DiRT 4 Game Director Paul Jeal Talks New Game Features


FanBolt’s Andrew Stevens sat down with Paul Jeal, the Game Director for the upcoming racer DiRT 4, which arrives on PC and consoles this June 6th. Tighten your seatbelt and prepare to learn more about the upcoming rally game from Codemasters!

DiRT 4 is said to take the thrill and realism from DiRT Rally and combine it with the excitement and accessibility of DiRT 2 and DiRT 3. Does this mean DiRT 4 is going to be more along the lines of playability when compared to DiRT 3 than DiRT Rally? So, it’ll still have that flare of realism, yet still play more like a game than a simulation?

DiRT 4 actually has two separate handling models which we call Simulation and Gamer. It is completely up to you which one you choose when you first start the game and you can change it at any point. This should mean that we provide a great experience for those looking for a DiRT Rally style simulation or DiRT 3 like pick up and play accessibility.

The feedback we have been getting from everyone who has played the game has been extremely positive and it allows players to play in the way that best suits them.

Following up on the first question, how accessible is DiRT 4 going to be for the casual gamers and racing fans who couldn’t handle the intense realism of DiRT Rally? If they were a fan of DiRT 3, does this mean they’ll have a welcomed return to the DiRT series with DiRT 4?

It’s definitely fair to say that many players found DiRT Rally a daunting task. It was unapologetically simulation based and we effectively threw you the keys to a rally car and let you learn as you go.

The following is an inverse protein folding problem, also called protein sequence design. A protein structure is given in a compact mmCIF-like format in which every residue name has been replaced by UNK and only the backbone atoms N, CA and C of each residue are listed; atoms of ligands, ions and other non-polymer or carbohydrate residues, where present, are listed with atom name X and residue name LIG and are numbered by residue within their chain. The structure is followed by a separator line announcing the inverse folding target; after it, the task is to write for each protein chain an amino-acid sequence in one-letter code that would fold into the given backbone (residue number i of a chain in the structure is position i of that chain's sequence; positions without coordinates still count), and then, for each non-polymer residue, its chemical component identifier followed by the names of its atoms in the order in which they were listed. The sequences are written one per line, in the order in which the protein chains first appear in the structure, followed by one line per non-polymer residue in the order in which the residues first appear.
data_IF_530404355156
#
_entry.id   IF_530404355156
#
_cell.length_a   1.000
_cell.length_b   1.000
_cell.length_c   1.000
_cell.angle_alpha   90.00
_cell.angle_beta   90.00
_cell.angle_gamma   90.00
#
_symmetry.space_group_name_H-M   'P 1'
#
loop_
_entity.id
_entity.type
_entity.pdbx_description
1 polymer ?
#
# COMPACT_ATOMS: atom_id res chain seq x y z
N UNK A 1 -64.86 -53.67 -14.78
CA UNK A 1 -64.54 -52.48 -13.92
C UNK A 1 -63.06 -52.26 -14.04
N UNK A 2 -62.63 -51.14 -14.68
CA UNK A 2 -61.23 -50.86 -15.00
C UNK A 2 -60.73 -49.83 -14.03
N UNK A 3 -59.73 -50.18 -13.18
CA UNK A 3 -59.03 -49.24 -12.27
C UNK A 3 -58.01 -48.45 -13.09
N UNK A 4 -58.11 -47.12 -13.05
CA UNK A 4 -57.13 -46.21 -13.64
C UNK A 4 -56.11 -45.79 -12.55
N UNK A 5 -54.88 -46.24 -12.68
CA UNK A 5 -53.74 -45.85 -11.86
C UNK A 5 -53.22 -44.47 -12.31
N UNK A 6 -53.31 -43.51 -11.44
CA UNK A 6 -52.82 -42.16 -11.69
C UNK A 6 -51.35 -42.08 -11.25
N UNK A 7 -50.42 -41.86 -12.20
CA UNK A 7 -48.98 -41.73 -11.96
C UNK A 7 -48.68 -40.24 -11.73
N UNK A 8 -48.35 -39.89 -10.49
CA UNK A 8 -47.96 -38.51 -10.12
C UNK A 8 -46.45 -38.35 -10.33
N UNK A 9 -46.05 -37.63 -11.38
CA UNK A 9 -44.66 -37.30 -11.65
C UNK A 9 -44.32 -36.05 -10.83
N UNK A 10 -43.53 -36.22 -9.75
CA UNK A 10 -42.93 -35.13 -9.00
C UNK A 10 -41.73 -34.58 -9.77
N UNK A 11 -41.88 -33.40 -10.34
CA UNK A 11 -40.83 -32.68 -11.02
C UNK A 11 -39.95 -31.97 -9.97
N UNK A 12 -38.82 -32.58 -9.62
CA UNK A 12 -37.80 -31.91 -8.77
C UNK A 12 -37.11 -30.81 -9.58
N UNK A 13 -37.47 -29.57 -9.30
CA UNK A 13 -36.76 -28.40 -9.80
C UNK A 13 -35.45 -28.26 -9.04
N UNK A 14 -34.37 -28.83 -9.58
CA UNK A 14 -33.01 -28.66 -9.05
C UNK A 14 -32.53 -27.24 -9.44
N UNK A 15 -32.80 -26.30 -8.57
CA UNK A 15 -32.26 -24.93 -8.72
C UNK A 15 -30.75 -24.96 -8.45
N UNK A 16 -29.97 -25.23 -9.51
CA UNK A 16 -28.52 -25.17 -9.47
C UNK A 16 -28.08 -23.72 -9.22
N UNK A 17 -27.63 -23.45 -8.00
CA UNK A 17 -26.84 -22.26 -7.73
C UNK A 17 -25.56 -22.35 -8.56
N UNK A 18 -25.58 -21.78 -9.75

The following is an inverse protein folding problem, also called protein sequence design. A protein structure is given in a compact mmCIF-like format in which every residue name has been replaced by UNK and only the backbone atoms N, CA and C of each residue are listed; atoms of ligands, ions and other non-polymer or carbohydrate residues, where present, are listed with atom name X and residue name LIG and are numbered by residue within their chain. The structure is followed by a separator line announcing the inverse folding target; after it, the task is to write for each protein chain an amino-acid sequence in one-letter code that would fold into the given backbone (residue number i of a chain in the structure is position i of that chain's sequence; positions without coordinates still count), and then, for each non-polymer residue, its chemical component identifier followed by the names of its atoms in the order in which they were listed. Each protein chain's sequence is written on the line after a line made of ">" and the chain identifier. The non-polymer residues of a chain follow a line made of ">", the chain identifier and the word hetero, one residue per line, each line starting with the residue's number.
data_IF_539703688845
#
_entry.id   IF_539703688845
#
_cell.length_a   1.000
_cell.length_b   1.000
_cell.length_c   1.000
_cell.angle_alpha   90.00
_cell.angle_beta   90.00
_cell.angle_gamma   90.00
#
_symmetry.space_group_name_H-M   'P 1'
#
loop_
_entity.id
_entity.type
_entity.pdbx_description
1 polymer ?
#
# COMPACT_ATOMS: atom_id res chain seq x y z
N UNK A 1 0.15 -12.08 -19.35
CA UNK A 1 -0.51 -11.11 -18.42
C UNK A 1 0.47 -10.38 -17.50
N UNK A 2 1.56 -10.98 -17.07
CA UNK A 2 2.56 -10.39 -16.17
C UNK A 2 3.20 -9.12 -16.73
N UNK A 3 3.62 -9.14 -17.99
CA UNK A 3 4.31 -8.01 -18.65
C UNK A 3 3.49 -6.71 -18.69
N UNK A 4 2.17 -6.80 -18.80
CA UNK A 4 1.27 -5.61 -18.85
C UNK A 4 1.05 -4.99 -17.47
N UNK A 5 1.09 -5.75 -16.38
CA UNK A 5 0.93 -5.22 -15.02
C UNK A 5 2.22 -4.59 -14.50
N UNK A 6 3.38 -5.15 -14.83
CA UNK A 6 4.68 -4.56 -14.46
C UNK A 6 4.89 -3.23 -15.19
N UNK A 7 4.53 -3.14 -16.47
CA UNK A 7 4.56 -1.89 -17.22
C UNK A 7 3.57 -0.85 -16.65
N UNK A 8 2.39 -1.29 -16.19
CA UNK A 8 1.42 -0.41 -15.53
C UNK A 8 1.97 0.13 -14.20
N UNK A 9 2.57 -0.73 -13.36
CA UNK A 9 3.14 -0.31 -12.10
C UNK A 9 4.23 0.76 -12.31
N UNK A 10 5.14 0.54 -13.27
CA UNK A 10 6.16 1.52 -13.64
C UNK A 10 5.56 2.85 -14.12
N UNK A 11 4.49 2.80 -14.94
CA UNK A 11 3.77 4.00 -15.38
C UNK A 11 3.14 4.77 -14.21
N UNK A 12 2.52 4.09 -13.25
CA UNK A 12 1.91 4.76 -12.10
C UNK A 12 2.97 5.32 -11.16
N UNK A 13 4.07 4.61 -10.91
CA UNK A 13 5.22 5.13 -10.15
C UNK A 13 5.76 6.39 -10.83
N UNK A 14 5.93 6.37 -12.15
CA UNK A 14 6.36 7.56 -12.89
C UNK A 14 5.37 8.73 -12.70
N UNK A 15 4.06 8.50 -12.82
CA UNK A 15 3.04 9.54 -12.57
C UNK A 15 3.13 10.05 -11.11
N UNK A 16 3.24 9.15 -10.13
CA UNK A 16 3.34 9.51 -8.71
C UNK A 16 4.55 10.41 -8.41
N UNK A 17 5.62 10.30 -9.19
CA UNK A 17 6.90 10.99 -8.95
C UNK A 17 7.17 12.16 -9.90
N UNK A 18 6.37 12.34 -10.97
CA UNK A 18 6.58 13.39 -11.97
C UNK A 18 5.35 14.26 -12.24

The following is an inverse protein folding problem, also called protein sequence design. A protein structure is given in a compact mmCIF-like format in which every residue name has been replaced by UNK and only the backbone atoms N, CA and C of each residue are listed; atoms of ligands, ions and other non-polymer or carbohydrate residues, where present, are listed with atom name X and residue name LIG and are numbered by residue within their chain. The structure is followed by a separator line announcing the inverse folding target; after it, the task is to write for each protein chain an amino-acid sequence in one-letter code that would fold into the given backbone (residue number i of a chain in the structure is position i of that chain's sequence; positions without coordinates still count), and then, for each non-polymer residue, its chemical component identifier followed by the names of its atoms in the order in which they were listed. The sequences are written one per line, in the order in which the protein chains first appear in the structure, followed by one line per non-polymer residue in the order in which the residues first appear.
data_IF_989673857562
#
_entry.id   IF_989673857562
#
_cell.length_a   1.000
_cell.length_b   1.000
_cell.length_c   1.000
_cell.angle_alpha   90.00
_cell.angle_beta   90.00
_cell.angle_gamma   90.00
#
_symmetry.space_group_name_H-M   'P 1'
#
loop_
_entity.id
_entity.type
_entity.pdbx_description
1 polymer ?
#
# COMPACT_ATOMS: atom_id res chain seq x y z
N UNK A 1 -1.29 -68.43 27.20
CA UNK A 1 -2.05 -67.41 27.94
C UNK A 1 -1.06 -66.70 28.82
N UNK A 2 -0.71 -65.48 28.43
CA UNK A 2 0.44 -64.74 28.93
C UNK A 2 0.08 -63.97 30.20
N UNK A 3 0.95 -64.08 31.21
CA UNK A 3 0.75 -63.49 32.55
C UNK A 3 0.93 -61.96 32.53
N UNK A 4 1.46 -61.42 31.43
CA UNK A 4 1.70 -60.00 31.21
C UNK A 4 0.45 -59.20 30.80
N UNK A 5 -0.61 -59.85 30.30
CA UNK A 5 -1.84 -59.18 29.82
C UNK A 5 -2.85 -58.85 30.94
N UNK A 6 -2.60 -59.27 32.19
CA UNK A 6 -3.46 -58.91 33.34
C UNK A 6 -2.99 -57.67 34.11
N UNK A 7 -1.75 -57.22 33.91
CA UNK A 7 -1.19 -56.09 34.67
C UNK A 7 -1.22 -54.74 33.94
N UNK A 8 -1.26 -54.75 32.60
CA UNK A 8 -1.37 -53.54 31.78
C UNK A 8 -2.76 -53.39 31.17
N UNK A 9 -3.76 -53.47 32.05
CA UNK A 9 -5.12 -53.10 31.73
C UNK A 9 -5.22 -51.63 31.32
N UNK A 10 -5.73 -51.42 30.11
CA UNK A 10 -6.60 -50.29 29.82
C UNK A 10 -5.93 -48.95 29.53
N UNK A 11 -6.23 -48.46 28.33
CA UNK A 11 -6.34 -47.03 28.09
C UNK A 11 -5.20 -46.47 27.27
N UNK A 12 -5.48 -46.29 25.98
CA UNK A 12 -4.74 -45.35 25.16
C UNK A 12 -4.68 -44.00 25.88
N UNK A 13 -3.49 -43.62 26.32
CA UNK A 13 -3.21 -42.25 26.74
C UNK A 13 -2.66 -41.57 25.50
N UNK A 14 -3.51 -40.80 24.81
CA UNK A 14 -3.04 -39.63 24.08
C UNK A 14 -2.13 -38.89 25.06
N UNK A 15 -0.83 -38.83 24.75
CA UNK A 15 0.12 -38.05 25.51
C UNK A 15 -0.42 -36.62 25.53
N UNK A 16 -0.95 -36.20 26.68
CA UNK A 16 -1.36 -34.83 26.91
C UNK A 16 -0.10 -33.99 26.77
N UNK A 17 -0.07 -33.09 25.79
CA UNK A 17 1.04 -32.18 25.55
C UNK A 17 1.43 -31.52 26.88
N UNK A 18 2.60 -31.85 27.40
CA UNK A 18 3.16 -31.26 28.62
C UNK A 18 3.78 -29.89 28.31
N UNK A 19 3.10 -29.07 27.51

That level of experience is still there if you want it, in fact we have done a lot of work on refining it still further, especially around tire models and aerodynamics.

As I have touched upon earlier, we have a new handling model for more casual players but we have not stopped there. We want DiRT 4 to be truly accessible so now we have a fully fledged Rally School where you can learn the skills, tips and techniques you are going to need to succeed. The Career mode also has a far smoother learning curve, thanks to Your Stage (more on that later), meaning that we ease the players into the game far more than we have in the past.

Fans of DiRT 3 should love it, fans of DiRT Rally should love it!

Your Stage sounds fantastic based on what’s so far known. I love the idea of generating different types of unique stages that can have a near limitless number of possibilities. Exactly how much control does a player have over the creation of each track when it comes down to how many corners, jumps, and long stretches of road?